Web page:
Take the 2-minute tour ×
Stack Overflow is a question and answer site for professional and enthusiast programmers. It's 100% free, no registration required.

I want to return a value to String.replace from within a callback function. Typing this and posting the code makes me realize how dumb that is.

But, I was hoping there is a way I can achieve the same concept with code that actually works. I feel like it's right in front of me I just can't grasp it.

content.replace(/{{(.*?)}}/g, function (a, b) { 

  recurse(b, function(content2) {
    return content2;
  });

});
share|improve this question
    
Do you mean that, inside the String.replace callback, you're doing something asynchronously which also has a callback? You'll have to find a way to force that second action to be synchronous (some sort of loop should work). –  Chris Hayes Sep 25 '13 at 4:11
    
Much better way of phrasing it. I was having a hard time with the title. Thanks for the loop hint I think I'm on the right track now. –  user1002379 Sep 25 '13 at 4:52

3 Answers 3

Not sure if I got your meaning, but if you intend to return something from the inner function to the outer one, you should be after something like this:

content.replace(/{{(.*?)}}/g, function (a, b) { 

  return recurse(b, function(content2) {
    return content2;
  });

});
share|improve this answer
    
I was writing this solution. :( –  thefourtheye Sep 25 '13 at 4:36
    
I think recurse would be async call, it will not just return content2. –  Kabie Sep 25 '13 at 4:40
    
Correct Kabie recurse passes it's callback to a few other async functions as well. Double return doesn't work. –  user1002379 Sep 25 '13 at 4:50
    
I guess recurse may be just a loop, not necessarily asynchronous. But you are right about what is returned. It will return whatever is returned by recurse and not by the anonymous function. Hard to tell without seeing the definition of recurse. –  Hugo Silva Sep 25 '13 at 4:51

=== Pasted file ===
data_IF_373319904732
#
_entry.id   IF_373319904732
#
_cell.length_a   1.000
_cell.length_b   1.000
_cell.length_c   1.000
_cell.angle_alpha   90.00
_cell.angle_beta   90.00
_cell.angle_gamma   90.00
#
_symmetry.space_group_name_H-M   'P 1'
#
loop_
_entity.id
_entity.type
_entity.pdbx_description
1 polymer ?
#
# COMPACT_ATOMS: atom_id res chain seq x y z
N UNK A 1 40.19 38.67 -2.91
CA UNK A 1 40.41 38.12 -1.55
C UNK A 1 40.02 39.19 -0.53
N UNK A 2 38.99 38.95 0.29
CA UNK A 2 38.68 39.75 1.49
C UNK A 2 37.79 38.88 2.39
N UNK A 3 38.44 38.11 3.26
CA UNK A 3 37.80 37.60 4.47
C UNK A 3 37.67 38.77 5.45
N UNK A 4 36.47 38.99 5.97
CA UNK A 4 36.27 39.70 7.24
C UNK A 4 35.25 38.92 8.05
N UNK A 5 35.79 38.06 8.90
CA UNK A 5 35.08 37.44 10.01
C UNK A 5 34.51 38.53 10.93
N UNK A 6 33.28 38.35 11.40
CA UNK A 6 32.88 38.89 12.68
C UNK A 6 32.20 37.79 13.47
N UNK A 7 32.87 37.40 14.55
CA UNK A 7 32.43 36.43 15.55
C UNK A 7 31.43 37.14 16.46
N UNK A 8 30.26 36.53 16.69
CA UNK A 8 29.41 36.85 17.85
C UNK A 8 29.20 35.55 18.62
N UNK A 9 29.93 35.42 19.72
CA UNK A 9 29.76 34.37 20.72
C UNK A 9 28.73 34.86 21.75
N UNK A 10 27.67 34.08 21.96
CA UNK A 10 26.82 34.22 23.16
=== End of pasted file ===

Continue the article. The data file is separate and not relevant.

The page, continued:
If you'r looking for expressions in replacements:

function replacer(matchedSubstring, p1, p2, offset, totalString) {
  return p2 + ' ' + p1.toUpperCase();
}

newString = oldString.replace(/(\w+)\s(\w+)/, replacer);

Please mind that the number of groups in the RegExp and the number of parameters in the replacer's argument list (here: p1, p2) have to match.

See String.replace() at MDN: https://developer.mozilla.org/en-US/docs/Web/JavaScript/Reference/Global_Objects/RegExp/exec

share|improve this answer

You can implement some (probably awful) "locking" concept. I use the term "locking" loosely here. Regardless, it'll force your code into being synchronous.

content.replace(/{{(.*?)}}/g, function (a, b) { 

  var myFakeLock = false;
  var outputToReplace = null;

  var otherCallback = function(someInput) {
      ... // do some stuff here
      outputToReplace = someCalculationResult;
      myFakeLock = true; // last line!
  };

  // Call asynchronous function
  someFunctionWithCallback(otherCallback);

  // Busy-wait until our callback completes
  while (!myFakeLock) { }

  return outputToReplace;
});

I didn't take any care to form a proper closure or anything, so some modification may be needed.

In this solution, the String.replace callback will not return until all of the asynchronous calculation is complete. Be careful how you're using this. You don't want to lock the UI thread this way; call it from some other thread.

share|improve this answer

Your Answer

 
discard

By posting your answer, you agree to the privacy policy and terms of service.

Not the answer you're looking for? Browse other questions tagged or ask your own question.